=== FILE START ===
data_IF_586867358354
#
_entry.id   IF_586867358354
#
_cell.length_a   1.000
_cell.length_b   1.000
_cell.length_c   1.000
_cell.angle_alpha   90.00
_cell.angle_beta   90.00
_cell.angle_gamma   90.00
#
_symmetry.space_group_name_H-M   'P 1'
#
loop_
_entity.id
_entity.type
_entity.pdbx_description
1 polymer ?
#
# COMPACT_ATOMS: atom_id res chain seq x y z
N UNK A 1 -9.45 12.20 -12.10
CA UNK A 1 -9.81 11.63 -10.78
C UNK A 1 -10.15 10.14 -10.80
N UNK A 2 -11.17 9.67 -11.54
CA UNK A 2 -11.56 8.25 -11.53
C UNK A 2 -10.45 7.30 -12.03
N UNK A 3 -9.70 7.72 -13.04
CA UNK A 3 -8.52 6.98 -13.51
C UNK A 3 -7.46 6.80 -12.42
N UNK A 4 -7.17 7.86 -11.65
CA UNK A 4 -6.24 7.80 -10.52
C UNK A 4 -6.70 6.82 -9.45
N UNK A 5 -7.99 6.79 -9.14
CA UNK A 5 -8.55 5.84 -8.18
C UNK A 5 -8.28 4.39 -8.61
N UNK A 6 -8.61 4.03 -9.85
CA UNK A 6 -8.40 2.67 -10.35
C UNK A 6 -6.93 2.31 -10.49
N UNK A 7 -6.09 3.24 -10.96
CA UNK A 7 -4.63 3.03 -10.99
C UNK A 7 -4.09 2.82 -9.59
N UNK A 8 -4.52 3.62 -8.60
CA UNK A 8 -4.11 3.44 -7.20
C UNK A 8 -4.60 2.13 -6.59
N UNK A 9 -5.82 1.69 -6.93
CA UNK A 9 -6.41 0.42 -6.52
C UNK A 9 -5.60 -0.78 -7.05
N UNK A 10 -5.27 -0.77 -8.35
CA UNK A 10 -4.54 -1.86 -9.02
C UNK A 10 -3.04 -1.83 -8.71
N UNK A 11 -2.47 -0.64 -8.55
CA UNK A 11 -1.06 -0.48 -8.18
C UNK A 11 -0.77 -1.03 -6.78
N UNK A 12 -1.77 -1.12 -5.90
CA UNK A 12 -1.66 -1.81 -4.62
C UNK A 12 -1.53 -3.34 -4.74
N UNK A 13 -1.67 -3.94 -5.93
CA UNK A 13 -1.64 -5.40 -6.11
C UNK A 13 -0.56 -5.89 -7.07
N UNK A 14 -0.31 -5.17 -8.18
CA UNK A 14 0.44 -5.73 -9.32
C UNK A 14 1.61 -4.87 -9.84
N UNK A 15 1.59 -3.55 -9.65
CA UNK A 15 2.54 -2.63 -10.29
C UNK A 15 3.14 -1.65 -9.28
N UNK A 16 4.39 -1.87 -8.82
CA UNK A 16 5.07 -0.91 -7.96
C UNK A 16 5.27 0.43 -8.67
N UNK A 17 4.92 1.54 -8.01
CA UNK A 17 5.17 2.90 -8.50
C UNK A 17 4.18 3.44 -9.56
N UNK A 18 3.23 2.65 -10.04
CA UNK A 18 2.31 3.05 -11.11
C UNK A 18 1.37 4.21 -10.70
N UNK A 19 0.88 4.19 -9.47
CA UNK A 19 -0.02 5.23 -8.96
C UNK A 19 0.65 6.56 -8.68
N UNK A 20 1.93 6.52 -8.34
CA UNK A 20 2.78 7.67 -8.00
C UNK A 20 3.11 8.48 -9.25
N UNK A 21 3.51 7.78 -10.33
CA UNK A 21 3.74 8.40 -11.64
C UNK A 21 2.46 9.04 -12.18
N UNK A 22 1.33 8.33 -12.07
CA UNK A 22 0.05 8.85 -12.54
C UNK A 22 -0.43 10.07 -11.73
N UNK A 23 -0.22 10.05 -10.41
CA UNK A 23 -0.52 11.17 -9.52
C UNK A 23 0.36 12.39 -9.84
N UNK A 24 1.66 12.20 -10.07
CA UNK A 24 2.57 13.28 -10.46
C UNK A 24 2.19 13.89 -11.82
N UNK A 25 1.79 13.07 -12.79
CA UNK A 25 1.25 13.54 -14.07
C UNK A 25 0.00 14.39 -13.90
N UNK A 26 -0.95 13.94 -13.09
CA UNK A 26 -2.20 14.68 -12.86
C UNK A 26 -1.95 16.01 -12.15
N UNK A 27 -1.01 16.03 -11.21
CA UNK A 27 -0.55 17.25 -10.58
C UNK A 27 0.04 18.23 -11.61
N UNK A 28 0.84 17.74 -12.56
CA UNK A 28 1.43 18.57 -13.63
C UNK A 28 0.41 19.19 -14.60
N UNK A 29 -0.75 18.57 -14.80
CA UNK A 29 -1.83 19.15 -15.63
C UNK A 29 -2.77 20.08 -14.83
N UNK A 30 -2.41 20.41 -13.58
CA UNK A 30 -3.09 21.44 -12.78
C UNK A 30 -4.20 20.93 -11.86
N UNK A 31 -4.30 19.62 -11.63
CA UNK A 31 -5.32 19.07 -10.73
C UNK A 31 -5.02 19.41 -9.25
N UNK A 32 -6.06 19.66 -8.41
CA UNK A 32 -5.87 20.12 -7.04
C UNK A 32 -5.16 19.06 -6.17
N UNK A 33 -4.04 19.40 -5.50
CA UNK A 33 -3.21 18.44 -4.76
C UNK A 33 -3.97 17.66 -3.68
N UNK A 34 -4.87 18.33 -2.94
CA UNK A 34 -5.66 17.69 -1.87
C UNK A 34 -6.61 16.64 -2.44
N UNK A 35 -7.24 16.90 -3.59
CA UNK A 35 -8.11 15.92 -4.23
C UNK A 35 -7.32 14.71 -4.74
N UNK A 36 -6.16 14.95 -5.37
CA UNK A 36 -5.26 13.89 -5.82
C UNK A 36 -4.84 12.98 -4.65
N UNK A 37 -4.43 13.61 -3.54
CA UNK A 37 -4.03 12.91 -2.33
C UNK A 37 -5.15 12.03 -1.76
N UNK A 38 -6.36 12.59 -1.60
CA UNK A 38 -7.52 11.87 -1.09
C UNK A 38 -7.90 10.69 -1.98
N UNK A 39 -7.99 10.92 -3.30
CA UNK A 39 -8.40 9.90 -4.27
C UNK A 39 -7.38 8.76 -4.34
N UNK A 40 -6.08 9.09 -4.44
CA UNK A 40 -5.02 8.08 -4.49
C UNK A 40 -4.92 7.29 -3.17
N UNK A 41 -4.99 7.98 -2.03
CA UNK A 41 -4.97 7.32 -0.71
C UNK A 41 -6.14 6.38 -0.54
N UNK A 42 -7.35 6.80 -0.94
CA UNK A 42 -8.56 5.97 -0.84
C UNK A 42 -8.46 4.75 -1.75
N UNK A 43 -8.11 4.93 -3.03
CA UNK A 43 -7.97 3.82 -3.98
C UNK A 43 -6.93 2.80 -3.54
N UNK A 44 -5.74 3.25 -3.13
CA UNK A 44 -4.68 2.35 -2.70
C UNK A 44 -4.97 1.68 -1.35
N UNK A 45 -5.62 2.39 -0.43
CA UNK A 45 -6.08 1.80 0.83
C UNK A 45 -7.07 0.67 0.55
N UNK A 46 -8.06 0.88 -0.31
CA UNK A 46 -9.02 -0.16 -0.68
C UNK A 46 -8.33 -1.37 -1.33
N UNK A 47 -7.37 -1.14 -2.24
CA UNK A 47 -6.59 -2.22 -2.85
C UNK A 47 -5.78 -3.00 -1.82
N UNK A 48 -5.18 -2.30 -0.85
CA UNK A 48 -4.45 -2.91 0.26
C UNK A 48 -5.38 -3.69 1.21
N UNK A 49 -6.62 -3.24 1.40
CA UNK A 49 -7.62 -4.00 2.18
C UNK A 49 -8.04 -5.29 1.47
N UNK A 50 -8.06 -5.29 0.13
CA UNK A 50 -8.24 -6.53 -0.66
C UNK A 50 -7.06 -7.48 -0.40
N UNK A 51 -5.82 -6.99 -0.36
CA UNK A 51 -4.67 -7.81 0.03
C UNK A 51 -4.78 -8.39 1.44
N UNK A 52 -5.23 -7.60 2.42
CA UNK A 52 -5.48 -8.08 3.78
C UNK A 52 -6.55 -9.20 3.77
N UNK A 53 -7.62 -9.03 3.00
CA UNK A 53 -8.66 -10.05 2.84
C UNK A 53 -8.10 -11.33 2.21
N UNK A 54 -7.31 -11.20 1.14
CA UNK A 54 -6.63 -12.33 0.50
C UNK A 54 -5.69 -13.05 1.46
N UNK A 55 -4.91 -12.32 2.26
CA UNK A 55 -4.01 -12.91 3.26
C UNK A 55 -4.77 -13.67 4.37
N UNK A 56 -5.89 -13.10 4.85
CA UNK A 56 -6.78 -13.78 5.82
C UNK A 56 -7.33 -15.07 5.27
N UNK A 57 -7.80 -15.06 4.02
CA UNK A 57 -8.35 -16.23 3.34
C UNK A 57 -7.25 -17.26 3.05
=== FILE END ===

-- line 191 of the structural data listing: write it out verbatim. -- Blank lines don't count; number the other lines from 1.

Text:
C UNK A 57 -7.25 -17.26 3.05